397. Telegram From the Department of State to the Embassy in Jordan 1

14287. 1. In the forthcoming Foreign Ministers’ Conference on August 1,2 the moderate states should be a majority of the Arab states attending. We would hope that they would take a strong stand in favor of a constructive and moderate position towards a resolution of the Middle East crisis. To this end, you should deliver as soon as possible the following message from the Secretary to the Foreign Minister of your country (in case of SAG, to Deputy Foreign Minister).

[Page 735]

2. Excellency:

“Now that the Special Session of the UN General Assembly is behind us, I thought I should share with you some of my thoughts regarding the future. I am particularly anxious to discuss these thoughts with you on the eve of the Arab Foreign Ministers’ Conference which should have an important influence on the evolution of Arab policy and the course of our relations in the days and weeks ahead, as well as on the future well-being of the entire Near East. I shall be frank and hope you will receive my frankness as coming from one who wants peace and who is sincerely and deeply interested in the welfare of (host country) and of the Arab world as a whole.

3. “In these critical days the Arabs should have a constructive position if it is to elicit world support and meet their diverse problems. I think that you would agree that the meetings at the United Nations over the past weeks confirm the validity of this point. If the coming meeting, in which moderate representatives will be more numerous, can reach realistic common ground, the position of the Arab world will be much improved.

4. “Arab self-interest would at the moment seem to require that all the Arab states devote their energies to the development of both their physical and human resources in order to realize the full potential of a great heritage. It seems to me such a development can only occur under conditions of peace. To have such an atmosphere I believe two steps are indicated:3 First, the Arabs need to find a way to stop the interference of some Arab states in the affairs of other Arab states. We on our side have committed ourselves to the territorial integrity of all states of the Near East. Might not the Arab states make the same commitment to each other and thus avoid wasteful, divisive activities?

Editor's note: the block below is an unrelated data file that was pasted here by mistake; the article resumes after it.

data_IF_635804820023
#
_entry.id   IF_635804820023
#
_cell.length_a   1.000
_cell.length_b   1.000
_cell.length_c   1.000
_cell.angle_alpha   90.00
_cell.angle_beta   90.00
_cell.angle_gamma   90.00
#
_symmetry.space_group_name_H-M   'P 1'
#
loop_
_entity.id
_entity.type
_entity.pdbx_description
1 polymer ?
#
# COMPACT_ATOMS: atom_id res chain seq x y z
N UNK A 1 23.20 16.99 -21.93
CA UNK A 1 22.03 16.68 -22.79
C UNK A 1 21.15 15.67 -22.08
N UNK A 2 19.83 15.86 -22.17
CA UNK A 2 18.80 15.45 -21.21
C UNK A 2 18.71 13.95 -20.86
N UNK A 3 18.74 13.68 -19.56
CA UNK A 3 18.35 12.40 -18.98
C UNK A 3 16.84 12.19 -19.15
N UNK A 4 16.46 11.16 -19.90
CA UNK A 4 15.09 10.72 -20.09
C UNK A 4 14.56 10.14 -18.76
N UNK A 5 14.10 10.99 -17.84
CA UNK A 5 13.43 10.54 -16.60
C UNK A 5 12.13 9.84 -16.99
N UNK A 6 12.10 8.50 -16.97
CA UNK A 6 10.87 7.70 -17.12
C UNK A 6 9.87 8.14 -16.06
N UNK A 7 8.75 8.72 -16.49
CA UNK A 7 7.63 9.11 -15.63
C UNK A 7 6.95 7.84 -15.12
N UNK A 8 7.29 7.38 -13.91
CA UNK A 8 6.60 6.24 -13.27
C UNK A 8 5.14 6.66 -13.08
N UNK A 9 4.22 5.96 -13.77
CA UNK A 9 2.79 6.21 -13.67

5. “Secondly, if the Arabs are to devote their energies to badly needed development, some arrangements for peace throughout the area4 are essential. I am fully aware of the deep-rooted impediments5 to such arrangements, but to me their achievement is the only realistic way. The Arabs need time and the return of territory. The Israelis need security and acceptance6 of their state’s existence in the area, as it has already been recognized by the United Nations and the bulk of its members, including the US and the USSR. The objectives of both sides received wide acceptance in the United Nations by both the Western and the Soviet world. [Page 736] The concept of a return to the overall situation existing before June 5, 1967 does not enjoy wide international support. I believe it in the Arab self-interest to take a moderate and constructive approach to this difficult problem. If the Arabs do so, they can count on the full support of the United States, whose interest lies in correction of the present unnatural situation through withdrawal by Israel from the positions it occupied during the conflict. This brings me to my last point.